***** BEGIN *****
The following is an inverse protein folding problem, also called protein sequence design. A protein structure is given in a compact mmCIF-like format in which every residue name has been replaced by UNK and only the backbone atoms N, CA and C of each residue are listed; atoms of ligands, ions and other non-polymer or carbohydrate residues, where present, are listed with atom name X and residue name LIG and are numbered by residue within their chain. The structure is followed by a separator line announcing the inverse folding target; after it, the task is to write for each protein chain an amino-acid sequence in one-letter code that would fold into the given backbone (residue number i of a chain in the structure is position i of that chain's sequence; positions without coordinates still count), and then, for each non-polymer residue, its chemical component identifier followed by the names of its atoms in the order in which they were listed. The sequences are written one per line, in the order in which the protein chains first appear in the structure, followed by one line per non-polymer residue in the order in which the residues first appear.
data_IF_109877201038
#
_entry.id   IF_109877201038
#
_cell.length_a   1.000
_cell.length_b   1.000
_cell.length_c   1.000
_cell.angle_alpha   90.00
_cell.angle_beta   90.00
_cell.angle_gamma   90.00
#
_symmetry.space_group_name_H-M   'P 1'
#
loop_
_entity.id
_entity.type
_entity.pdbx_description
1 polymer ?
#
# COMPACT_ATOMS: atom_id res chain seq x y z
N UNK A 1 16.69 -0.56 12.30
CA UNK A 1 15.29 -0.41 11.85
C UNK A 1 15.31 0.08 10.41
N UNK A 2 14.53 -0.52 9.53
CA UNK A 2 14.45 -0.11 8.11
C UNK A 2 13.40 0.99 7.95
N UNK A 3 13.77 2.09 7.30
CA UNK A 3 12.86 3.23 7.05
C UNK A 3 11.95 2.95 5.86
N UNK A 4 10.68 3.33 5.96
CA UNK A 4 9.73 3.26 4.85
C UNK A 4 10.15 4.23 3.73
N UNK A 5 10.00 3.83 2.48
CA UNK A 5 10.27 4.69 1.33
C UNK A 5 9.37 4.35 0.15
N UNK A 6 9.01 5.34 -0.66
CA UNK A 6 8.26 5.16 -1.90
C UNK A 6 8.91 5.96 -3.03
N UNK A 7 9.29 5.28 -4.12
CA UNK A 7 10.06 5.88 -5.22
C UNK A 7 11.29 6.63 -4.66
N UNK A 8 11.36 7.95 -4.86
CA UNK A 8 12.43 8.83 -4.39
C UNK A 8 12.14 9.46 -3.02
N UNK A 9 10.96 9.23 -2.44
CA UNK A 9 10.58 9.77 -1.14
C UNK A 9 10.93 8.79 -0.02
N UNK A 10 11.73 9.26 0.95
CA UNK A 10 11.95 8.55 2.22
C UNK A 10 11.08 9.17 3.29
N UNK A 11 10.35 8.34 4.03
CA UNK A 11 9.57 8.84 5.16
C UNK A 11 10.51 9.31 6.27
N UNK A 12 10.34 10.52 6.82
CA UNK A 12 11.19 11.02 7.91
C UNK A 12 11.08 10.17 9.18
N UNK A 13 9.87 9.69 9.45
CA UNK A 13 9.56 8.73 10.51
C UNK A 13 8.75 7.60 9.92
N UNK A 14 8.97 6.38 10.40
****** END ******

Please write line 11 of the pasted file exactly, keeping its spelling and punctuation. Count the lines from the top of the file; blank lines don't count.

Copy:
_cell.angle_gamma   90.00